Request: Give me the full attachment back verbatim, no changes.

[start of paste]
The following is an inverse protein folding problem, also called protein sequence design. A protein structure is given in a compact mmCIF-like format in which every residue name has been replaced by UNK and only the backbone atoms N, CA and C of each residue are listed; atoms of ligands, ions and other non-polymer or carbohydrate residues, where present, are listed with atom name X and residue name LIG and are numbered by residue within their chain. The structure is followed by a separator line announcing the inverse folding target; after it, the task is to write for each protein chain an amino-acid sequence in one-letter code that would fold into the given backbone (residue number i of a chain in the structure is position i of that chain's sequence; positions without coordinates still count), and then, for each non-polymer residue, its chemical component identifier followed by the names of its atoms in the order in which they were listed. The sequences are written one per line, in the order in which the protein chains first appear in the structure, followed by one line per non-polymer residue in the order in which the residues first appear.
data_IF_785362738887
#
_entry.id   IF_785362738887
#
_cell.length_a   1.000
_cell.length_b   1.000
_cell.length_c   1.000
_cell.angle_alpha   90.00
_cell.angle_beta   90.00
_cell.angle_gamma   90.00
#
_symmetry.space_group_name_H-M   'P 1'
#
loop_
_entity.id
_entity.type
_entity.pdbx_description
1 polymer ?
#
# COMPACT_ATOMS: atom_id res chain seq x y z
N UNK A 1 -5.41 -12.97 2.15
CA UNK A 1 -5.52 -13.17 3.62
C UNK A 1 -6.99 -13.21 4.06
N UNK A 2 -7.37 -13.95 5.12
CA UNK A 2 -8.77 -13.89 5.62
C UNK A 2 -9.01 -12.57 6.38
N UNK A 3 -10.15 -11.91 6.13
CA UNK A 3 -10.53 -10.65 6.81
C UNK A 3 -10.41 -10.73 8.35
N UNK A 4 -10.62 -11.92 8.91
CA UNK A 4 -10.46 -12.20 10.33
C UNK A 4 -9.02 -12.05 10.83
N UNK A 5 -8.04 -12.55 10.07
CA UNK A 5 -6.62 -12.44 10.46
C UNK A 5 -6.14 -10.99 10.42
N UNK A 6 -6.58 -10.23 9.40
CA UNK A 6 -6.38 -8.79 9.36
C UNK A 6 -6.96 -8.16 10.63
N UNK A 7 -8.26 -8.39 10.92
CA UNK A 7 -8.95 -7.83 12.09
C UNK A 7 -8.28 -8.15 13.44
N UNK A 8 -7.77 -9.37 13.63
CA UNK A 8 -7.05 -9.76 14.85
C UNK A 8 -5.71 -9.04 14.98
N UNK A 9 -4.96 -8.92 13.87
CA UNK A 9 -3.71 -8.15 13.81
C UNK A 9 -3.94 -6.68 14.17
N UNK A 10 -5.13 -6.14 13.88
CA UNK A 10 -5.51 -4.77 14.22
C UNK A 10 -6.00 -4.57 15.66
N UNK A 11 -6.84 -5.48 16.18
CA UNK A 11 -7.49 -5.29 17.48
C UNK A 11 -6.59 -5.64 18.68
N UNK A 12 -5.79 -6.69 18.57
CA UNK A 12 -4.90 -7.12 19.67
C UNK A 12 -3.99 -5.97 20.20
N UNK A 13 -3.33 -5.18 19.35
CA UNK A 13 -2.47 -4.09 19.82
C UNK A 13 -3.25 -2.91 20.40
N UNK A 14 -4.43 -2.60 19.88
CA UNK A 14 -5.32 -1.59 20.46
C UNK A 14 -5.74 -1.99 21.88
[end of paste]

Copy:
The following is an inverse protein folding problem, also called protein sequence design. A protein structure is given in a compact mmCIF-like format in which every residue name has been replaced by UNK and only the backbone atoms N, CA and C of each residue are listed; atoms of ligands, ions and other non-polymer or carbohydrate residues, where present, are listed with atom name X and residue name LIG and are numbered by residue within their chain. The structure is followed by a separator line announcing the inverse folding target; after it, the task is to write for each protein chain an amino-acid sequence in one-letter code that would fold into the given backbone (residue number i of a chain in the structure is position i of that chain's sequence; positions without coordinates still count), and then, for each non-polymer residue, its chemical component identifier followed by the names of its atoms in the order in which they were listed. The sequences are written one per line, in the order in which the protein chains first appear in the structure, followed by one line per non-polymer residue in the order in which the residues first appear.
data_IF_785362738887
#
_entry.id   IF_785362738887
#
_cell.length_a   1.000
_cell.length_b   1.000
_cell.length_c   1.000
_cell.angle_alpha   90.00
_cell.angle_beta   90.00
_cell.angle_gamma   90.00
#
_symmetry.space_group_name_H-M   'P 1'
#
loop_
_entity.id
_entity.type
_entity.pdbx_description
1 polymer ?
#
# COMPACT_ATOMS: atom_id res chain seq x y z
N UNK A 1 -5.41 -12.97 2.15
CA UNK A 1 -5.52 -13.17 3.62
C UNK A 1 -6.99 -13.21 4.06
N UNK A 2 -7.37 -13.95 5.12
CA UNK A 2 -8.77 -13.89 5.62
C UNK A 2 -9.01 -12.57 6.38
N UNK A 3 -10.15 -11.91 6.13
CA UNK A 3 -10.53 -10.65 6.81
C UNK A 3 -10.41 -10.73 8.35
N UNK A 4 -10.62 -11.92 8.91
CA UNK A 4 -10.46 -12.20 10.33
C UNK A 4 -9.02 -12.05 10.83
N UNK A 5 -8.04 -12.55 10.07
CA UNK A 5 -6.62 -12.44 10.46
C UNK A 5 -6.14 -10.99 10.42
N UNK A 6 -6.58 -10.23 9.40
CA UNK A 6 -6.38 -8.79 9.36
C UNK A 6 -6.96 -8.16 10.63
N UNK A 7 -8.26 -8.39 10.92
CA UNK A 7 -8.95 -7.83 12.09
C UNK A 7 -8.28 -8.15 13.44
N UNK A 8 -7.77 -9.37 13.63
CA UNK A 8 -7.05 -9.76 14.85
C UNK A 8 -5.71 -9.04 14.98
N UNK A 9 -4.96 -8.92 13.87
CA UNK A 9 -3.71 -8.15 13.81
C UNK A 9 -3.94 -6.68 14.17
N UNK A 10 -5.13 -6.14 13.88
CA UNK A 10 -5.51 -4.77 14.22
C UNK A 10 -6.00 -4.57 15.66
N UNK A 11 -6.84 -5.48 16.18
CA UNK A 11 -7.49 -5.29 17.48
C UNK A 11 -6.59 -5.64 18.68
N UNK A 12 -5.79 -6.69 18.57
CA UNK A 12 -4.90 -7.12 19.67
C UNK A 12 -3.99 -5.97 20.20
N UNK A 13 -3.33 -5.18 19.35
CA UNK A 13 -2.47 -4.09 19.82
C UNK A 13 -3.25 -2.91 20.40
N UNK A 14 -4.43 -2.60 19.88
CA UNK A 14 -5.32 -1.59 20.46
C UNK A 14 -5.74 -1.99 21.88